With self-driving trucks as the hot technology topic in the freight industry, many are getting wrapped up in how these vehicles will impact existing jobs. What many are overlooking is how automated trucking will be implemented, the cost, and if it really is safer.

Otto And Automated Trucking

Last year, a Volvo truck made a test run for a 120 mile haul in Colorado. The truck was fitted with technology and software provided by Otto. The technology in the truck was able to keep track of road conditions, other vehicles, speed, fuel, and other data points, in real time. The trip was a success. The self-driving truck was able to brake, accelerate, and turn without needing a driver to intervene. Looking forward, Otto plans on offering automated trucking retrofitting packages starting at $30,000.

How Will Insurance Handle Automated Trucking

The insurance industry has had a very refined system, and it has gotten even easier to resolve and expedite claims due to technology such as smartphones. With self-driving trucks on the horizon, we need to rethink insurance. If there is an accident, much like the one that happened in the UK with a self-driving car, who is at fault? Is it the truck owner? The manufacturer? The software company? These scenarios need to be planned out thoroughly before fleet owners will consider making the switch, no matter how inexpensive the upgrades are.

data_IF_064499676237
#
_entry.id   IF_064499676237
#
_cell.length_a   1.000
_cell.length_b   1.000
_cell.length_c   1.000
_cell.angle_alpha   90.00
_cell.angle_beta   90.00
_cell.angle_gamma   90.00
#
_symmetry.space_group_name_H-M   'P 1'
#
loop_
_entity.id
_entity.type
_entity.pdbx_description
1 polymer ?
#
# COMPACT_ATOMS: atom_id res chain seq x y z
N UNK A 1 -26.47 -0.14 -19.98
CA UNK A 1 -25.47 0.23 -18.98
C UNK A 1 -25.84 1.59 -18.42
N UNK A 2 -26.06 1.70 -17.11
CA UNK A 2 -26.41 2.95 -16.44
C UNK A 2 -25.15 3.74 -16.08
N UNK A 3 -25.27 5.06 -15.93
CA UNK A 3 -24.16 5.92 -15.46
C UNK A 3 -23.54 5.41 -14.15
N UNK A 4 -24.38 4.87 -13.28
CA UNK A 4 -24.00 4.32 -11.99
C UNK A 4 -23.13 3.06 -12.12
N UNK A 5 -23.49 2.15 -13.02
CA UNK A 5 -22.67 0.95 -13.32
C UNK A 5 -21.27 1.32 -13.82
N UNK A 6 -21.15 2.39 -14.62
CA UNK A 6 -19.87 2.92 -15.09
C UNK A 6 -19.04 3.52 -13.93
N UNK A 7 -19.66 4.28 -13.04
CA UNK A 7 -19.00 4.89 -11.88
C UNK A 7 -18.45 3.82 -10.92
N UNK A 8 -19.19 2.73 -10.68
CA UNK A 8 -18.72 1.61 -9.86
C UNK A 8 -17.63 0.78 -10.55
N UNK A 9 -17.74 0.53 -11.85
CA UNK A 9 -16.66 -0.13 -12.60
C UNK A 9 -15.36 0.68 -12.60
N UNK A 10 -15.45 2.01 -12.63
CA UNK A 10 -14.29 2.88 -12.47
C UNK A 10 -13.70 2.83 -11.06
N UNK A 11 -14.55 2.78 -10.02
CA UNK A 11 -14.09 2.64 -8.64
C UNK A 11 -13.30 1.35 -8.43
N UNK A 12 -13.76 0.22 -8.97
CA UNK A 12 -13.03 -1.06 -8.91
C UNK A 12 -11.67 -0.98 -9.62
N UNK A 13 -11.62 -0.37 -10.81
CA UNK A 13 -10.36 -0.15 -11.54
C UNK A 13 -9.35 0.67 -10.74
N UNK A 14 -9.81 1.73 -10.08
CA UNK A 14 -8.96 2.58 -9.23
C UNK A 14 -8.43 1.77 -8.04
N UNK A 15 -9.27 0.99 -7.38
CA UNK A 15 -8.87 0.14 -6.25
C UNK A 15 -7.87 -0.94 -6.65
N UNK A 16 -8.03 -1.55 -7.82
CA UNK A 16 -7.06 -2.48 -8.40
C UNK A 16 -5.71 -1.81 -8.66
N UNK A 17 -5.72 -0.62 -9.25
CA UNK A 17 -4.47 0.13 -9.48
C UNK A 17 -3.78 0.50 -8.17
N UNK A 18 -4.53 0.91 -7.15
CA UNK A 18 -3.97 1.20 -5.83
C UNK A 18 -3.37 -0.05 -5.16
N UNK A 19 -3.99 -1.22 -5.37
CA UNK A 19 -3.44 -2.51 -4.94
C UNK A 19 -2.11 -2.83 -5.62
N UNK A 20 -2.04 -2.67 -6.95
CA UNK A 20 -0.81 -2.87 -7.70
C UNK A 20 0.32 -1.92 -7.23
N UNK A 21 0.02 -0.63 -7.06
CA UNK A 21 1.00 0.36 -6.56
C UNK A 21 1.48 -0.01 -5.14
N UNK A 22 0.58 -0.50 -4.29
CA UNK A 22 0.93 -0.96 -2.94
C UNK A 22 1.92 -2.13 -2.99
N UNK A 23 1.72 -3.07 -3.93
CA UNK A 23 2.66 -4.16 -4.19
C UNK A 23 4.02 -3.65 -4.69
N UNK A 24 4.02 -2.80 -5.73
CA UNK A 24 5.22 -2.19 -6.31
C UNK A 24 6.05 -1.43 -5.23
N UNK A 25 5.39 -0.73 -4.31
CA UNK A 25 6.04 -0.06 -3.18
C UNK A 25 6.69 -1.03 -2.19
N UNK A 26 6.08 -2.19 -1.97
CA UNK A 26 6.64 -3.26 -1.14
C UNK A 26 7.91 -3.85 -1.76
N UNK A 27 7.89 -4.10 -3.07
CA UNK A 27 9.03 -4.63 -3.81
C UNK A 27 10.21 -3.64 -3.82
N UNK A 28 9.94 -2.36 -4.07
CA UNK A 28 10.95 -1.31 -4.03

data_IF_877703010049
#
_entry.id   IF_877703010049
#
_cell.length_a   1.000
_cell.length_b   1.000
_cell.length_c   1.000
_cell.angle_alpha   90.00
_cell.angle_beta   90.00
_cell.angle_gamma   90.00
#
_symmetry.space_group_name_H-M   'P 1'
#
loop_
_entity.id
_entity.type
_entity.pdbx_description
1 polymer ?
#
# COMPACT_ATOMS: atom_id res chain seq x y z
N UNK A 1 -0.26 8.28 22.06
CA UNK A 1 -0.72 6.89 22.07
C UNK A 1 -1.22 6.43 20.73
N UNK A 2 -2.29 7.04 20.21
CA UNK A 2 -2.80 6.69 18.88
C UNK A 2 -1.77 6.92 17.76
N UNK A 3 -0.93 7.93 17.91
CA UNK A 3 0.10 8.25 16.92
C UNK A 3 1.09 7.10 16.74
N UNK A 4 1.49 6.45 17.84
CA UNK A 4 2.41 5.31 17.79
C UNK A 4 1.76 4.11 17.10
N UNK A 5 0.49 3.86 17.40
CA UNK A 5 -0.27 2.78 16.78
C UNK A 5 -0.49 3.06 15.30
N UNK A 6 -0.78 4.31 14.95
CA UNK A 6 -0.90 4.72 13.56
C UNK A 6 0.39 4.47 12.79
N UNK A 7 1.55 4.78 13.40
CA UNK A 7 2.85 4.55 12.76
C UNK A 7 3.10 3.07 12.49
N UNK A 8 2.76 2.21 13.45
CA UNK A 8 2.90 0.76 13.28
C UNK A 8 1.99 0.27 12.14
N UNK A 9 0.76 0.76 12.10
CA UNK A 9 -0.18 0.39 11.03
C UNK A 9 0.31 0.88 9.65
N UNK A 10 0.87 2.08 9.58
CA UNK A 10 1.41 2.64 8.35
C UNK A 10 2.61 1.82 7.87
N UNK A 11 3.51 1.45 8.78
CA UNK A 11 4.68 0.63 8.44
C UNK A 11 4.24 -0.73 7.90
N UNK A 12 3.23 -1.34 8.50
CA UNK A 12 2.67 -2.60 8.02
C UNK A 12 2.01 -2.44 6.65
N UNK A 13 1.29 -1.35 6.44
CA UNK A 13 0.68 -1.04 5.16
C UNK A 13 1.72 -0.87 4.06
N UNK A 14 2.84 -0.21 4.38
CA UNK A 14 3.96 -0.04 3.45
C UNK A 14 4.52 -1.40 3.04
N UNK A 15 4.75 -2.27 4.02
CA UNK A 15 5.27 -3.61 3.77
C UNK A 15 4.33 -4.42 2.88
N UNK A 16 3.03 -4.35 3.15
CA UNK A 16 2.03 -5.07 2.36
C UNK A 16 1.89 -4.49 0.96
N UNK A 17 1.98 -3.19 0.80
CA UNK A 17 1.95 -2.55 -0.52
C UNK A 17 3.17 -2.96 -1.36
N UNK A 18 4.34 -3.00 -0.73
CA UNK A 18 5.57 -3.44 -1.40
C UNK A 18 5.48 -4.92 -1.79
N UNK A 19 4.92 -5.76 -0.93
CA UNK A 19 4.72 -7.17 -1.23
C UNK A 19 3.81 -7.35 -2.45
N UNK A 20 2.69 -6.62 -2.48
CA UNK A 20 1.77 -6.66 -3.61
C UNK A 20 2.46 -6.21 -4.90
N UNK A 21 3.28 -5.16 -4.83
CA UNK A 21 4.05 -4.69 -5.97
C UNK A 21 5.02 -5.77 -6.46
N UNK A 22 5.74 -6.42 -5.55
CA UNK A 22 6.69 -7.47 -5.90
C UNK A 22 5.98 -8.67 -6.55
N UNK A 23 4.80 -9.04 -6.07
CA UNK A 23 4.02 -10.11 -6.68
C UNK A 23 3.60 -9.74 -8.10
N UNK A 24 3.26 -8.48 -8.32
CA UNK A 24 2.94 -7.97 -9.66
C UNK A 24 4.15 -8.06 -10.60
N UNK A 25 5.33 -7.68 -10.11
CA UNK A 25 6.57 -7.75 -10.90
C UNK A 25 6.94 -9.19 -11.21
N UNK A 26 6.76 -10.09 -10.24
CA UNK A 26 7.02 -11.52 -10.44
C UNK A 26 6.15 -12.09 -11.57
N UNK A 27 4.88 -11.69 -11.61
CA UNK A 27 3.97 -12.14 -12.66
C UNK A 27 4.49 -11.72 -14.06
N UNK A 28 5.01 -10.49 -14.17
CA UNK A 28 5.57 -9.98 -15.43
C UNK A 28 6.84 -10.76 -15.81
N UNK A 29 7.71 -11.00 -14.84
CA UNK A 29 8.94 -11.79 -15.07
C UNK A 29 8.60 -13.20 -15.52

Human Co-Pilots

The big plan is to introduce self-driving trucks for purchase in 2020. By 2025 automated trucking should be largely integrated into the industry. However, until everything is ironed out, do not expect to see empty cabs driving down the freeway. Until the trucking industry sees how self-driving vehicles work in action, there will at least be human co-pilots to make manual corrections and decisions that automated trucks may not be able to do.

Will It Mean The End Of Human Drivers?

Not likely. As will any new technology, the initial cost will make self-driving trucks available to a few fleet owners. This year alone, technicians and skilled drivers are very much in demand by the trucking industry. There will still be a market for independent drivers and fleets offering better rates than those trying to offset the cost of implementing new technology on a large scale. Truckers will have to adapt and learn new skills, as with any industry, when new technology comes on the scene. Trucking may become more automated, but it will be safer for the people directly involved.